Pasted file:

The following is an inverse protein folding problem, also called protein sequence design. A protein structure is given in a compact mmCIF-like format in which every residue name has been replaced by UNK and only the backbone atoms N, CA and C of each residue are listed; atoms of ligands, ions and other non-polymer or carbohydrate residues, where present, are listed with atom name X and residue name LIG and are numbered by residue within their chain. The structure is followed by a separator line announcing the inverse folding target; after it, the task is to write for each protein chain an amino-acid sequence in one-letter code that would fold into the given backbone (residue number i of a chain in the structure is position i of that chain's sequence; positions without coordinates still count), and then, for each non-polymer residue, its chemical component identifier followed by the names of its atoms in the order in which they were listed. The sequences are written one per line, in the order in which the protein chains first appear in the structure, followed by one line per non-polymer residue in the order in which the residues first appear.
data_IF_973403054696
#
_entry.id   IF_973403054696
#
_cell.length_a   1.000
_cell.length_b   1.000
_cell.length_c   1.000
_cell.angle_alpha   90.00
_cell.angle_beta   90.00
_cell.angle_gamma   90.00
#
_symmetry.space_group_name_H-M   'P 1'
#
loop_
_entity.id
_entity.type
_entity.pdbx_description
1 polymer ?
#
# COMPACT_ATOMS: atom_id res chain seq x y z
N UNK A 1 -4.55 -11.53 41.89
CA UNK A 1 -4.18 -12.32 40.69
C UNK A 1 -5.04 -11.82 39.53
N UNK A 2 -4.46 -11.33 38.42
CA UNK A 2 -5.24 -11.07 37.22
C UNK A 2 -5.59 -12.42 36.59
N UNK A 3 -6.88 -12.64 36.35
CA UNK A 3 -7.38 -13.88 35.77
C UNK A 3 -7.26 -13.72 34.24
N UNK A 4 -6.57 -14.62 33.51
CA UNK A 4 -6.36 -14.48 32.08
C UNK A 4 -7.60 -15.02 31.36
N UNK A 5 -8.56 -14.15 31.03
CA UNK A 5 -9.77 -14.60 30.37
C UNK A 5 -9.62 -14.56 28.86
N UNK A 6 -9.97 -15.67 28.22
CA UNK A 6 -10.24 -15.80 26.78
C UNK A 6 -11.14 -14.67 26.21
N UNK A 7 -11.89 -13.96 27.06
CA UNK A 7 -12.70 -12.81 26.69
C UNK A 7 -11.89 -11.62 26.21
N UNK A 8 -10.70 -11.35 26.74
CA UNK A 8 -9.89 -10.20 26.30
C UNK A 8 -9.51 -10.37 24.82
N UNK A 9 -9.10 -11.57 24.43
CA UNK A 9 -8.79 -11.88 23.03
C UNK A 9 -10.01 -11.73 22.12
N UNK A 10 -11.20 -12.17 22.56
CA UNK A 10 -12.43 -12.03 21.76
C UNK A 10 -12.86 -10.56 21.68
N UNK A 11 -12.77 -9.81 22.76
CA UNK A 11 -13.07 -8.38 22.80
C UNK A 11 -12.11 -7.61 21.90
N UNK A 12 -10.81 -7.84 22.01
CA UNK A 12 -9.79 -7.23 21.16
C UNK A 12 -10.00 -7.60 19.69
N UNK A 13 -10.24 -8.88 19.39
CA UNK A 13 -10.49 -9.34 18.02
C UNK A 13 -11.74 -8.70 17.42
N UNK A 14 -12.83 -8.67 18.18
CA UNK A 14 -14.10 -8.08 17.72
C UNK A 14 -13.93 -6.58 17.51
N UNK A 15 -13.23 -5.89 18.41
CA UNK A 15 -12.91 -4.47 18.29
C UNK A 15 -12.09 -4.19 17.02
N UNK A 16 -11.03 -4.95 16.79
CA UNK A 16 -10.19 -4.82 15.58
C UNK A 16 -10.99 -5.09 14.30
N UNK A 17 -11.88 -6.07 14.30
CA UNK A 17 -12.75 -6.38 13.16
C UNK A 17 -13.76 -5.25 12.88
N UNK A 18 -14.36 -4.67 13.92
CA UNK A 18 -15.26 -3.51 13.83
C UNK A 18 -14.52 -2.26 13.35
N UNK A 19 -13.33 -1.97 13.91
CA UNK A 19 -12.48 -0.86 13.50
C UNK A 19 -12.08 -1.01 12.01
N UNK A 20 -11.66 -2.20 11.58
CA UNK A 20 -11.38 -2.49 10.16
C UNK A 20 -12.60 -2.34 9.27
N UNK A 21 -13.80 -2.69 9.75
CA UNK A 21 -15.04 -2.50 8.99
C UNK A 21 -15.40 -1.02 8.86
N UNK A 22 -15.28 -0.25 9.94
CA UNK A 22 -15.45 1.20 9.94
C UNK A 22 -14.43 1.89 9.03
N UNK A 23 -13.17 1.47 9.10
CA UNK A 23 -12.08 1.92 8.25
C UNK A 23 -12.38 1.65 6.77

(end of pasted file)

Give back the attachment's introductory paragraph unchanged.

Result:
The following is an inverse protein folding problem, also called protein sequence design. A protein structure is given in a compact mmCIF-like format in which every residue name has been replaced by UNK and only the backbone atoms N, CA and C of each residue are listed; atoms of ligands, ions and other non-polymer or carbohydrate residues, where present, are listed with atom name X and residue name LIG and are numbered by residue within their chain. The structure is followed by a separator line announcing the inverse folding target; after it, the task is to write for each protein chain an amino-acid sequence in one-letter code that would fold into the given backbone (residue number i of a chain in the structure is position i of that chain's sequence; positions without coordinates still count), and then, for each non-polymer residue, its chemical component identifier followed by the names of its atoms in the order in which they were listed. The sequences are written one per line, in the order in which the protein chains first appear in the structure, followed by one line per non-polymer residue in the order in which the residues first appear.